Michael Thonet bentwood furniture revolutionised 19th Century design. The Thonet ‘Vienna coffee house chair’, an archetype of modern seating, is arguably “the most successful mass-produced product in the world to date”. We visited the company to see how it has evolved today.
In 2012, Thonet still produces classic designs that made its name famous throughout the design world, but the company is certainly not short of fresh ideas and designs. At April’s Milan design fair, for example, Thonet displayed its current collection, including the 404 series modern beechwood chairs designed by Stefan Diez. In black, with its ‘tied’ leg, the black chair pictured is one of the contemporary highlights in the Thonet catalogue.
The story of the master carpenter Michael Thonet and his famous chairs was an example of the transition from craft to industrial production which typified the 19th Century. As early as the 1820s, Thonet was experimenting in his workshop in Boppard on the Rhine with a new wood-bending technology, but it was in 1859, with ‘Chair No. 14’ (later to become known as the famous ‘Vienna coffee house chair’), that the Thonet name entered the history books. For the first time, chair production used the division of labour, with work proceeding in set stages, which reduced the price significantly and – most importantly of all – the chair was comfortable!
Today, the famous Thonet bentwood and tubular steel classics, along with the current collections, are produced in Frankenberg, where cutting-edge production techniques combine with specialist know-how, to create innovative products of the highest quality and durability.
Claus M. Thonet ran the family business until 2008; he now sits on the advisory board, and it was his son, Percy, who took us on a tour through the premises. We learnt that the bending of the wood is done in the same way today as it was in the time of Michael Thonet: first, the beech wood is softened with water vapour for several hours, then it is bent with extreme care and skill so as not to break it.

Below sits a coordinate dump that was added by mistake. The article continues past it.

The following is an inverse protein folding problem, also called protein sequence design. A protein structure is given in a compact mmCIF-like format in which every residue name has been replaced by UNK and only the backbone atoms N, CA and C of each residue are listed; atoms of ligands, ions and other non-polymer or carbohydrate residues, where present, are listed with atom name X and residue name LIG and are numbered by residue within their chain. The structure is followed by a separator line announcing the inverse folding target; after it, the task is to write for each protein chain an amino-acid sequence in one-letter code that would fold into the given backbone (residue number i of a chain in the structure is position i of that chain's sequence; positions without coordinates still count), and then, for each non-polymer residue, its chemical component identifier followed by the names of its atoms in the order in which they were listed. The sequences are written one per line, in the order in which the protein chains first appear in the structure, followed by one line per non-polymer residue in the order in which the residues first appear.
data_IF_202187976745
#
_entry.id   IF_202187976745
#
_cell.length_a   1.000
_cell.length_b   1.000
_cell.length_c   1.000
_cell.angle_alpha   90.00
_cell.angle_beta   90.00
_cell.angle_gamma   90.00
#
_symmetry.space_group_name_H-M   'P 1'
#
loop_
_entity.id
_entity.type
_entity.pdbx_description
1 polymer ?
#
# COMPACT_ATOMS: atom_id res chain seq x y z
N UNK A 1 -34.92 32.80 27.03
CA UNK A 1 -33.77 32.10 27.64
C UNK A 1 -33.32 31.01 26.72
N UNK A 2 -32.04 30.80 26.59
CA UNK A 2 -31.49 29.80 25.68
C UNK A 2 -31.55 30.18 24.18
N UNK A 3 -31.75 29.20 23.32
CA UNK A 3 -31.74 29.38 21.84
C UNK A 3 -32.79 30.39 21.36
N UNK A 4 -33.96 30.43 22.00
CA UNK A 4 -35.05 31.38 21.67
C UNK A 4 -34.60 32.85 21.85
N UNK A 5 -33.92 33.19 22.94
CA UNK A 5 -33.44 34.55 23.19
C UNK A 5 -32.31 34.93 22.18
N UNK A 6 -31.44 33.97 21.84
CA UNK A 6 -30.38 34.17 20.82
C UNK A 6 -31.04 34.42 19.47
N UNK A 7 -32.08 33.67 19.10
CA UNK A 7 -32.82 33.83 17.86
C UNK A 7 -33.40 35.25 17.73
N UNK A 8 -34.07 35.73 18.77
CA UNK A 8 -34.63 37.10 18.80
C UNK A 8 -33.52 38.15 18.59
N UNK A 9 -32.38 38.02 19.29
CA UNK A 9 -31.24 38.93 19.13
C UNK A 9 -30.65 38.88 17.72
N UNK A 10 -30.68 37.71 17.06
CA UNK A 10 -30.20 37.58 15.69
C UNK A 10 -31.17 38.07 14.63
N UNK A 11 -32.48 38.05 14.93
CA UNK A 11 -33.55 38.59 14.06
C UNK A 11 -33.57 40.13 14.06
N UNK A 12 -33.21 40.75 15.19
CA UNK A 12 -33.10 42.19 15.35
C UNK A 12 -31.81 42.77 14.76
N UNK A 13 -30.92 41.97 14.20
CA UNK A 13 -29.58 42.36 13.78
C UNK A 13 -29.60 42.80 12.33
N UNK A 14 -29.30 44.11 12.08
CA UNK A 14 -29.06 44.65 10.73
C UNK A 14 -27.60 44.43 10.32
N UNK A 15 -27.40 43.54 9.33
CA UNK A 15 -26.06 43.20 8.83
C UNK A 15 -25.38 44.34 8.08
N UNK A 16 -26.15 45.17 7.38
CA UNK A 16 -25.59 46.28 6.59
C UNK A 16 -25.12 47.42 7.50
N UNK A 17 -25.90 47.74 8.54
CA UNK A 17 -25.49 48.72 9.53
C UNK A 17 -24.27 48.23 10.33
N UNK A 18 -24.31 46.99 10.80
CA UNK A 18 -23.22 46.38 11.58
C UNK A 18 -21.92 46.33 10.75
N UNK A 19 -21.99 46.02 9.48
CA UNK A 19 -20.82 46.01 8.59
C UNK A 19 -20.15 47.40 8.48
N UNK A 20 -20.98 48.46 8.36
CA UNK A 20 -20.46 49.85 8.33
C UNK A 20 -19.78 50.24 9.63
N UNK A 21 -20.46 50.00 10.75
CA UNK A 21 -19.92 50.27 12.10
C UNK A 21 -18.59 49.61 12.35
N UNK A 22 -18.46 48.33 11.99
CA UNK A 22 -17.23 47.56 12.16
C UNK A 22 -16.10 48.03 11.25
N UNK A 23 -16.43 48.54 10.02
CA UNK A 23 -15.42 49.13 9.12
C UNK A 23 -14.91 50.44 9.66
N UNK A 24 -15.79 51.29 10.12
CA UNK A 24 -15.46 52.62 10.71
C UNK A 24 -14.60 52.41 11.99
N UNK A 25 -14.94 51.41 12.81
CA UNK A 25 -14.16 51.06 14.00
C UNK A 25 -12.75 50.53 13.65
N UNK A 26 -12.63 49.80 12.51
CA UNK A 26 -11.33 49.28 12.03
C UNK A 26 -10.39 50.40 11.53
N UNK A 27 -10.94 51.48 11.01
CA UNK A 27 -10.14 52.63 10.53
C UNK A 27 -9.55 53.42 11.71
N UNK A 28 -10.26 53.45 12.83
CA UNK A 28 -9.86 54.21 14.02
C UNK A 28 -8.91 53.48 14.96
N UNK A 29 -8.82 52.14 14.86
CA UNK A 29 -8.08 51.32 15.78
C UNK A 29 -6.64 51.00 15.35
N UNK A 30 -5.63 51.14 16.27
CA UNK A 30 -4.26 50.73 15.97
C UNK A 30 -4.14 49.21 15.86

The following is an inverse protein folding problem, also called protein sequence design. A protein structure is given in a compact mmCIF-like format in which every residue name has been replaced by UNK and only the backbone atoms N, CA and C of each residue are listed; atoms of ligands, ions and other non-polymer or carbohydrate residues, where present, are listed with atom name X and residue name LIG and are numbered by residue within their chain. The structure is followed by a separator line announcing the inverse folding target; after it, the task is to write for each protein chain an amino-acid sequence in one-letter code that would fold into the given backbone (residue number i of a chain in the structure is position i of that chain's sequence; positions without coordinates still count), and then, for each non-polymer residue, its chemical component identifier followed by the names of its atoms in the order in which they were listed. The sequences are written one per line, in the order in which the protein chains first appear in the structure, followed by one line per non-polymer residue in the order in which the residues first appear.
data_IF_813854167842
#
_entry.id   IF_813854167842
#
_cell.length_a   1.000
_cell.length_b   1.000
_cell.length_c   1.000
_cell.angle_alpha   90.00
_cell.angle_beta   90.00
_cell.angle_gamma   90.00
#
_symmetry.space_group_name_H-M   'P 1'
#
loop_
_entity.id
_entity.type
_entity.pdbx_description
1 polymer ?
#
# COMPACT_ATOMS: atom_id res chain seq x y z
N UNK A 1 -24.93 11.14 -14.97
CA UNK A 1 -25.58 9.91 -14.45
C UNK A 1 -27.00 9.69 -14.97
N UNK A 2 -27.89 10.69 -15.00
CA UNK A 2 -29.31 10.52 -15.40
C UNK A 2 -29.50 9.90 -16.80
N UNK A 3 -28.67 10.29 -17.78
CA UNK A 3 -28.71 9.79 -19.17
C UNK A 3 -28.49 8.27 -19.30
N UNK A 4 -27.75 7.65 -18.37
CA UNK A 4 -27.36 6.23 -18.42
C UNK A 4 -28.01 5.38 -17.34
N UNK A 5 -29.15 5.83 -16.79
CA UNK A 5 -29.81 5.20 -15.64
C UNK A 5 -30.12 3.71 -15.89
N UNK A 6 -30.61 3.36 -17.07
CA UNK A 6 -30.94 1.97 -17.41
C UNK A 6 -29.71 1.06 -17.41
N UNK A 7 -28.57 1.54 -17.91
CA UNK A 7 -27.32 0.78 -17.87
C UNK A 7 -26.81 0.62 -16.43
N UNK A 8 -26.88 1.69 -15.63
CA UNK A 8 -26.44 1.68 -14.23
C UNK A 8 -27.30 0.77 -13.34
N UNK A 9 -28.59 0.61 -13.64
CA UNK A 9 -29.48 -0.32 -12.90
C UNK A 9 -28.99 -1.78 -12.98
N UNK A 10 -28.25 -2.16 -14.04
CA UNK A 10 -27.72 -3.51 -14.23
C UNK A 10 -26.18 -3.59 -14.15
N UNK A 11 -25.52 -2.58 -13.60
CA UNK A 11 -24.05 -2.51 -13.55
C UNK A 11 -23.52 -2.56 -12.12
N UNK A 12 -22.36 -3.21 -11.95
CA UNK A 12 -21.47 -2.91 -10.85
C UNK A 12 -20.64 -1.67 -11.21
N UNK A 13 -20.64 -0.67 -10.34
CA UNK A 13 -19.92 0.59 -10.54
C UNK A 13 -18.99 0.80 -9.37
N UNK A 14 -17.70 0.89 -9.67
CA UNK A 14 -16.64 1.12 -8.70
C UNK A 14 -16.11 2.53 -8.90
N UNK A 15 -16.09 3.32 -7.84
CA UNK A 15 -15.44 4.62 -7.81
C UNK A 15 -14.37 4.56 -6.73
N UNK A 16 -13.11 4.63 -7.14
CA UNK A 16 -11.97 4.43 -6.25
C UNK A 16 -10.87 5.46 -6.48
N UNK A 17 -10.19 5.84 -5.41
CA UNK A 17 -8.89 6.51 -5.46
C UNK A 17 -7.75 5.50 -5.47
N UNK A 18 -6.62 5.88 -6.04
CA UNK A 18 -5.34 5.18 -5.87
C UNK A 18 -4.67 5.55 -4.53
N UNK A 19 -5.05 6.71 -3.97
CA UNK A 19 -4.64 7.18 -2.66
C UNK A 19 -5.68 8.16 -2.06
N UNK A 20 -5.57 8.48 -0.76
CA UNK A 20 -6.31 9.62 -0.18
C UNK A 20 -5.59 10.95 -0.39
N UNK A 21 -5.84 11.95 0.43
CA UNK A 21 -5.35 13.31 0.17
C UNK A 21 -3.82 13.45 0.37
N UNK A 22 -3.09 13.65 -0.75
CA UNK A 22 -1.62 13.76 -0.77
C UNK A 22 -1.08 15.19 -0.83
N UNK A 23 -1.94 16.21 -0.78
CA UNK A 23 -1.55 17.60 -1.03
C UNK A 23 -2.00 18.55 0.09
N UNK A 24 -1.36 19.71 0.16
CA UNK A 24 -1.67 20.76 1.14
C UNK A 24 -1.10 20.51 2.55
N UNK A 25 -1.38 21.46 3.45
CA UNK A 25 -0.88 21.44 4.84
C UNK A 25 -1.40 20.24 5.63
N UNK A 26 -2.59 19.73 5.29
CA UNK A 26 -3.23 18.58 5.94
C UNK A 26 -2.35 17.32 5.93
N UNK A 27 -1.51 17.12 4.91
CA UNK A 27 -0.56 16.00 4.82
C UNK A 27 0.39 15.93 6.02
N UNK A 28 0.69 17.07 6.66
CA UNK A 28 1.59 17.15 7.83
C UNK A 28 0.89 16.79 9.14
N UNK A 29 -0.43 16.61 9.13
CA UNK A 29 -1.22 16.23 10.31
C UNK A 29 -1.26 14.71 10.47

The personal influence of the Thonet family ensures a company that doesn’t simply focus on short-term fashions and quick profits. Instead, the enduring quality and designs of the Thonet products illustrate a corporate philosophy too rarely found in business today. But demand for high-quality products is growing, which is good news for Thonet.
But it’s still important to evolve, design-wise: to keep up with the spirit of innovation by launching brand-new models. Hence design legends from the middle of the last century, names such as Egon Eiermann and Verner Panton, have influenced Thonet’s creations, while in recent decades there were famous names such as Lord Norman Foster whose radical ideas have been interpreted by Thonet’s own designers.
And it’s not only Thonet chairs which add beauty to private living spaces and public projects – there are furniture ranges of all kinds. You might find the Thonet plaque under the table tops and seats in the Bundestag or in the Musée d'Orsay in Paris, at the University of London or the Swiss Exchange. The greatest compliment for Thonet, however, is surely the many chairs and items of furniture, all over the world, that have been used for generations, passed down through families, collected and cherished.